Groundwork laid for opportunity

Published 7:50 pm Friday, February 3, 2012

It was National Signing Day Wednesday and thousands of high school football players from across the country faxed in newly-signed letters of intent to continue their gridiron careers for at least a few more years.

College football’s recruitment period has thus far seen four signees from within Marengo County. And then there is DHS senior Madison Bozeman, who inked a shiny new offer from Jefferson Davis Community College to continue her softball career.

Each player is worth celebrating, deserving of his or her share of praise. But it is not because they lucked out and happened to get an offer. Or because they just happened to be born with athletic ability. Both athletically and academically, each of these student-athletes worked hard enough to give themselves an opportunity.

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So, as we sit some 52 weeks from the next National Signing Day, here is a list of indisputable truths that I have learned as it pertains to high school athletes jumping to the next level.

1. Getting a scholarship offer is not a happy accident. Nobody woke up one day and found themselves with an opportunity that big. A college education is expensive and coaches can’t afford to throw away gobs of money on someone who is unlikely to pan out.

2. Virtually no one can decide in the middle of their senior year that they want to be a college athlete and land an offer. That decision is likely to result in walking on or just in general being frustrated. The individuals who sign athletic scholarships decide well ahead of time what they want to do for the four years following high school.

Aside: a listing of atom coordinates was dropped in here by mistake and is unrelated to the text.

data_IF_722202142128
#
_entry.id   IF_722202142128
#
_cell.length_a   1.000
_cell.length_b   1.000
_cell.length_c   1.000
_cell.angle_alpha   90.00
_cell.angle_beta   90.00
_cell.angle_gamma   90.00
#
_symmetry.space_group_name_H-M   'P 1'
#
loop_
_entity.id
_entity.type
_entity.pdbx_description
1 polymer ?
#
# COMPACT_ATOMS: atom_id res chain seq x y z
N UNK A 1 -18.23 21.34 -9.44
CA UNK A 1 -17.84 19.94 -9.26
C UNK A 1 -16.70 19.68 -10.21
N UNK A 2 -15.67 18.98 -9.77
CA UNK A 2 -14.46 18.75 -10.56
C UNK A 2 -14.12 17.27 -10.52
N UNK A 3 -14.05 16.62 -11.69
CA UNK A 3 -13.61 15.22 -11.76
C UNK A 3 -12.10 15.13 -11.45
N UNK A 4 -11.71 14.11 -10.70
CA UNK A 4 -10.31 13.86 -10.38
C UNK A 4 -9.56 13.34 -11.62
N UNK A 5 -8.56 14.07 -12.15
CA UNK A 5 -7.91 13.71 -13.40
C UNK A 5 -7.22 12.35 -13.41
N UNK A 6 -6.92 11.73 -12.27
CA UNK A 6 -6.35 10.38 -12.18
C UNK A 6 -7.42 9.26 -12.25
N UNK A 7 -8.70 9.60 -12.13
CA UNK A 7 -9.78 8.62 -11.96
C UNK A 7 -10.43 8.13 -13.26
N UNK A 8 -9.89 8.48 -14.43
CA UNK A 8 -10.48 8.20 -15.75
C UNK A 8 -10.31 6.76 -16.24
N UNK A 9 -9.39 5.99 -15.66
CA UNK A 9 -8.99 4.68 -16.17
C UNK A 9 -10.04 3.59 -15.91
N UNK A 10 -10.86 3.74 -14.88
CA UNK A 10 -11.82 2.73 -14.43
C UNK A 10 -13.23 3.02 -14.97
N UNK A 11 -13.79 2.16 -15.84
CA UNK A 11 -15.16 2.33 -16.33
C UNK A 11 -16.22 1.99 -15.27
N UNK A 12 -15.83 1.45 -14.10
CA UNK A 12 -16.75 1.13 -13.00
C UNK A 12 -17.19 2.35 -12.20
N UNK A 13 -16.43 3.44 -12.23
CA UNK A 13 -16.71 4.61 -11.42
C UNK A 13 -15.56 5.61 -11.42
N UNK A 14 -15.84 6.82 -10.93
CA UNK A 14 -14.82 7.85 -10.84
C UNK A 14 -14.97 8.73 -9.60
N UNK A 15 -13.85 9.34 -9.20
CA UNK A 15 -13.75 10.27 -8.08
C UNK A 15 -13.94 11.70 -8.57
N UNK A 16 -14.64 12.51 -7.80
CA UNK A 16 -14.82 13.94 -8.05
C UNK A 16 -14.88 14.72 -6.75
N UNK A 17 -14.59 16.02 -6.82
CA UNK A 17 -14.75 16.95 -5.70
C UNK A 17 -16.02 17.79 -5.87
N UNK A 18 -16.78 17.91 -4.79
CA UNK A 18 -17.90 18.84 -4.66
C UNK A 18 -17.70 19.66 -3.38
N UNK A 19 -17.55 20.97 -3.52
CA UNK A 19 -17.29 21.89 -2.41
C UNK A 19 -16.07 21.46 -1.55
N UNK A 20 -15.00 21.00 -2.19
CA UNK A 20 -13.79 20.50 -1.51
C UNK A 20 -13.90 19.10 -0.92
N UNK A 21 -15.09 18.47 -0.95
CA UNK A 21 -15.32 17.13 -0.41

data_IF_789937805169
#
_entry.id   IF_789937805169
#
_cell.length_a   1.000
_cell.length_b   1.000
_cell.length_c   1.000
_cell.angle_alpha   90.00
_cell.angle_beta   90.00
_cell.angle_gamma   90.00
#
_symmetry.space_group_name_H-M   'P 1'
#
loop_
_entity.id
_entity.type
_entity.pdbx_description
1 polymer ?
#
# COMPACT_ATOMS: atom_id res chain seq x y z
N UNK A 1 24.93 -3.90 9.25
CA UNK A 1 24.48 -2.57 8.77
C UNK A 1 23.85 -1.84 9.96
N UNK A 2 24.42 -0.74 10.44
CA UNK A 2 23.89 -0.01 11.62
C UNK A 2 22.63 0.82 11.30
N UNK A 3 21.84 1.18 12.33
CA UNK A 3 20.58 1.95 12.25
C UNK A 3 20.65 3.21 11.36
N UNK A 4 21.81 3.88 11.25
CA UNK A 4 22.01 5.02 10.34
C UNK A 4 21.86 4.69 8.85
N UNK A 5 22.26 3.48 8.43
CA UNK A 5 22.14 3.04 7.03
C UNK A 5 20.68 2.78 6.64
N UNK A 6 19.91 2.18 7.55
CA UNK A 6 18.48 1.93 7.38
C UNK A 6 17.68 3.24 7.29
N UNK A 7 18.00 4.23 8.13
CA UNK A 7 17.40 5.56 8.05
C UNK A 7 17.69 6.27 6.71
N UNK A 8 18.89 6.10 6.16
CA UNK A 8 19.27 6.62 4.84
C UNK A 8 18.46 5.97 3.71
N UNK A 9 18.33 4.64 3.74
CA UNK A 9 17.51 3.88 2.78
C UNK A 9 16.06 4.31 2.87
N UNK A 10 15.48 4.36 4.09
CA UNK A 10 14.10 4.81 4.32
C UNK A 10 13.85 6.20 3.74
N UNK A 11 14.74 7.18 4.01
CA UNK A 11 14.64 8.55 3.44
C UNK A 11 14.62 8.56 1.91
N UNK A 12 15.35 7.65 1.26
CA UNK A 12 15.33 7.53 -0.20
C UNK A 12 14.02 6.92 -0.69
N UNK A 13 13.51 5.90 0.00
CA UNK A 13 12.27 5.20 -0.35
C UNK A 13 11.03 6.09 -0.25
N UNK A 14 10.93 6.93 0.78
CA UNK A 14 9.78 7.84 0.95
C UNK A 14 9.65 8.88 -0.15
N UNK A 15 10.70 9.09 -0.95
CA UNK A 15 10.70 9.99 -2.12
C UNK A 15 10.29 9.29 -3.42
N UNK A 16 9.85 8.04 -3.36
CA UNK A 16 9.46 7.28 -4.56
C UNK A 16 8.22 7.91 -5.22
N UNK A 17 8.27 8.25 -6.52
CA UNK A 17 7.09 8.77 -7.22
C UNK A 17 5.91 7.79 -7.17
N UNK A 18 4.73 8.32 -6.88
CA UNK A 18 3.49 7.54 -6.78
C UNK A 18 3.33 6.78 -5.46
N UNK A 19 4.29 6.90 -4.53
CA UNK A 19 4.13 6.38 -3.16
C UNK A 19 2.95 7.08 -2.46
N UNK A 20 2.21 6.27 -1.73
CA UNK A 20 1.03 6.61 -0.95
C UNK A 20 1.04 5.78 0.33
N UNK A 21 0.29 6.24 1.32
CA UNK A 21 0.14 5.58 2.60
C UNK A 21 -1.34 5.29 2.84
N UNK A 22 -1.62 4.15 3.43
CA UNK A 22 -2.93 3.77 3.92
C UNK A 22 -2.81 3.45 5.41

3. The ACT/GPA is as important as the 40. Plenty of guys out there can run a 4.4, but how many can make a 4.0? A talented, hard-working athlete who is academically responsible is rare. And, for those on the fringe who want to play but don’t know if they will have an opportunity, getting the ACT score and GPA in order early clears the first and greatest huddle. Plenty of great athletes go by the wayside every year because they couldn’t qualify academically.

4. DI, DII, DIII, NAIA, JuCo — who cares? We live in a sports-centric society that is enamored with 5-star players and Top 5 recruiting classes. And while all of that has its place, the truth is that the kid who goes to Shelton State to play has as much right to be proud as the kid who is going to Florida. The truth is, they are both guaranteed virtually the same thing: nothing. Going to Florida doesn’t mean you’ll play. And it doesn’t mean your scholarship won’t be pulled in the future. Going to Shelton State doesn’t mean you won’t have a chance to shine. And, in both cases, somebody is paying for that really expensive education you otherwise may not be able to afford.

5. Getting there means you have to push yourself. Very few are born with these nearly superhuman athletic abilities. Most have to work for them. We can’t all be 6-5, 215 pounds with a 37-inch vertical leap. But there is a place for other, less freak of nature type athletes as well. Those athletes just have to work a little harder to get noticed. Put in the extra time. Do what no one else will. Go to the camps. Learn what you have to do. But, while you are doing all of it, make sure you are pushing yourself in the classroom. If you cannot handle high school classes where it is 30:1 and the teacher can help you, then you cannot handle college classes where it is 95:1 and the teacher has to help you and 600 other people. Plus, collegiate student-athletes have tremendous demands on their time and have to be able to balance it all. If your life is school, practice and Xbox, you’re probably not going to be ready for the next level, no matter how fast you run.

Finally, remember that nothing is guaranteed. You may do everything right and never get the attention you deserve as an athlete. Nothing guarantees you scholarship money like a high GPA and a strong ACT score. So take care of those things along the way and make sure to focus only upon what you can control.

Jeremy D. Smith is sports editor of the Demopolis Times.